Not just with their puppy, but with the rest of the family at class. I mean, my all-time classic is another "come here" one. You see someone in the park — and I'll cover my mic when I say this, because I don't want to wake you up — and there's the owner in the park, and their dog's over here, and they say, "Rover, come here. Rover, come here. Rover, come here, you son of a bitch." The dog says, "I don't think so." (Laughter) I mean, who in their right mind would think that a dog would want to approach them when they're screaming like that? Instead, the dog says, "I know that tone. I know that tone. Previously, when I've approached, I've gotten punished there." I was walking onto a plane — this, for me, was a pivotal moment in my career, and it really cemented what I wanted to do with this whole puppy-training thing, the notion of how to teach puppies in a dog-friendly way to want to do what we want to do, so we don't have to force them.
You know, I puppy-train my child. And the seminal moment was, I was getting on a plane in Dallas, and in row two was a father, I presume, and a young boy about five, kicking the back of the chair. "Johnny, don't do that." Kick, kick, kick. "Johnny, don't do that." Kick, kick, kick. I'm standing right here with my bag. The father leans over, grabs him like this and gives him ugly face. And ugly face is this — when you go face-to-face with a puppy or a child, you say, "What are you doing! Now stop it, stop it, stop it!" And I went, "Oh my God, do I do something?" That child has lost everything — that one of the two people he can trust in this world has absolutely pulled the rug from under his feet.
And I thought, "Do I tell this jerk to quit it?" I thought, "Ian, stay out of it, stay out of it, you know, walk on." I walked to the back of the plane, I sat down, and a thought came to me. If that had been a dog, I would have laid him out. (Laughter) If he had kicked a dog, I would have punched him out. He kicked a child, grabs the child like this and I let it go. And this is what it's all about. These relationship skills are so easy. I mean, we as humans, our shallowness when we choose a life-mate based on the three Cs — coat color, conformation, cuteness. You know, kind of like a little robot. This is how we go into a relationship, and it's hunky-dory for a year. And then, a little behavior problem comes up. No different from the dog barking. The husband won't clear up his clothes, or the wife's always late for meetings, whatever it is, OK? And it then starts, and we get into this thing, and our personal feedback — there's two things about it.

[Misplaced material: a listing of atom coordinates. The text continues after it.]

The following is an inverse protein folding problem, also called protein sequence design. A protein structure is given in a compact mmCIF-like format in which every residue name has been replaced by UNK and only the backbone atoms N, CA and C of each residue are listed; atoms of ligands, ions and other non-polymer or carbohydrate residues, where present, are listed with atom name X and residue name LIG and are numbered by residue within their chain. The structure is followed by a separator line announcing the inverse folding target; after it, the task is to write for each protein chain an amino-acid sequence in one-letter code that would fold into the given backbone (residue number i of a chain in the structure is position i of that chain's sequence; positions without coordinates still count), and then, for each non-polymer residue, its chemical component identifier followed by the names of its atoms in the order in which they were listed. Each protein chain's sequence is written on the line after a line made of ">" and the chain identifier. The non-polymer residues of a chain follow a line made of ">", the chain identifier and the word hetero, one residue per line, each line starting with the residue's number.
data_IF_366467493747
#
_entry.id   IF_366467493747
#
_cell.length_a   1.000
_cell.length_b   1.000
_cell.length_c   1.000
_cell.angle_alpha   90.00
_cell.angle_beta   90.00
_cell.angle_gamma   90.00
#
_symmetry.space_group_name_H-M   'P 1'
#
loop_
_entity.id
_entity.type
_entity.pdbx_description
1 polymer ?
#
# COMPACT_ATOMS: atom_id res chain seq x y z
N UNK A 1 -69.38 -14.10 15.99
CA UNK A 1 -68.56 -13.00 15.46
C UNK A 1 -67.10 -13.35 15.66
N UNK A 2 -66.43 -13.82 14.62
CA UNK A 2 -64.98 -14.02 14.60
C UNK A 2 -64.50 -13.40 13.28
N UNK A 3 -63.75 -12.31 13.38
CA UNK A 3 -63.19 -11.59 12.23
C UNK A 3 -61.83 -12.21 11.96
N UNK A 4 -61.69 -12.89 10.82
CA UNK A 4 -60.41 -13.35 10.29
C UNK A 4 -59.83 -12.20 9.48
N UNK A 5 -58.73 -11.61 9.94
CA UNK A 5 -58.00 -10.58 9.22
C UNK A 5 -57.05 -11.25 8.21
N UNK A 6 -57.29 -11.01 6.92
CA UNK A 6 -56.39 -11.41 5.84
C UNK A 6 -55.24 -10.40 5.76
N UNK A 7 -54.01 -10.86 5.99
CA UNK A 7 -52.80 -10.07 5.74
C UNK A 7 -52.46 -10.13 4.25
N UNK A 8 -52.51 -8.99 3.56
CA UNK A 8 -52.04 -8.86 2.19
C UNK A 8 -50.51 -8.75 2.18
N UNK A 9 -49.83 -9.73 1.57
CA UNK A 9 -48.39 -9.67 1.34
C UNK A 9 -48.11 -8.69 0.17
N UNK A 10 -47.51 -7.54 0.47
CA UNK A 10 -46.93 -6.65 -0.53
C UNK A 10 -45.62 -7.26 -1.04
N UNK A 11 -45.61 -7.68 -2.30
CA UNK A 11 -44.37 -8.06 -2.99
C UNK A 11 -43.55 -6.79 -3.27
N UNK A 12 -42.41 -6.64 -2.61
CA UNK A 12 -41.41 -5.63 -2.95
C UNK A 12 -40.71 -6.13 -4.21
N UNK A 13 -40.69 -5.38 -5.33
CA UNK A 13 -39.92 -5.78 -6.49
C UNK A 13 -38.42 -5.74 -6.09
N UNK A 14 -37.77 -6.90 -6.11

When you watch people interacting with animals or other people, there is very little feedback, it's too infrequent. And when it happens, it's bad, it's nasty. You see it's especially in families, especially with spouses, especially with children, especially with parents. You see it especially in the workplace, especially from boss to employee. It's as if there's some schadenfreude there, that we actually take delight in people getting things wrong, so that we can then moan and groan and bitch at them. And this, I would say, is the biggest human foible that we have. It really is. We take the good for granted, and we moan and groan at the bad. And I think this whole notion of these skills should be taught. You know, calculus is wonderful. When I was a kid, I was a calculus whiz. I don't understand a thing about it now, but I could do it as a kid. Geometry, fantastic. You know, quantum mechanics — these are cool things. But they don't save marriages and they don't raise children. And my look to the future is, and what I want to do with this doggy stuff, is to teach people that you know, your husband's just as easy to train.
Probably easier — if you got a Rottie — much easier to train. Your kids are easy to train. All you've got to do is to watch them, to time-sample the behavior, and say, every five minutes, you ask the question, "Is it good, or is it bad?" If it's good, say, "That was really neat, thank you." That is such a powerful training technique. This should be taught in schools. Relationships — how do you negotiate? How you do negotiate with your friend who wants your toy? You know, how to prepare you for your first relationship? How on earth about raising children? We think how we do it — one night in bed, we're pregnant, and then we're raising the most important thing in life, a child.
No, this is what should be taught — the good living, the good habits, which are just as hard to break as bad habits. So, that would be my wish to the future. Ah, damn, I wanted to end exactly on time, but I got eight, seven, six, five, four, three, two — so thank you very much. That's my talk, thank you. (Applause).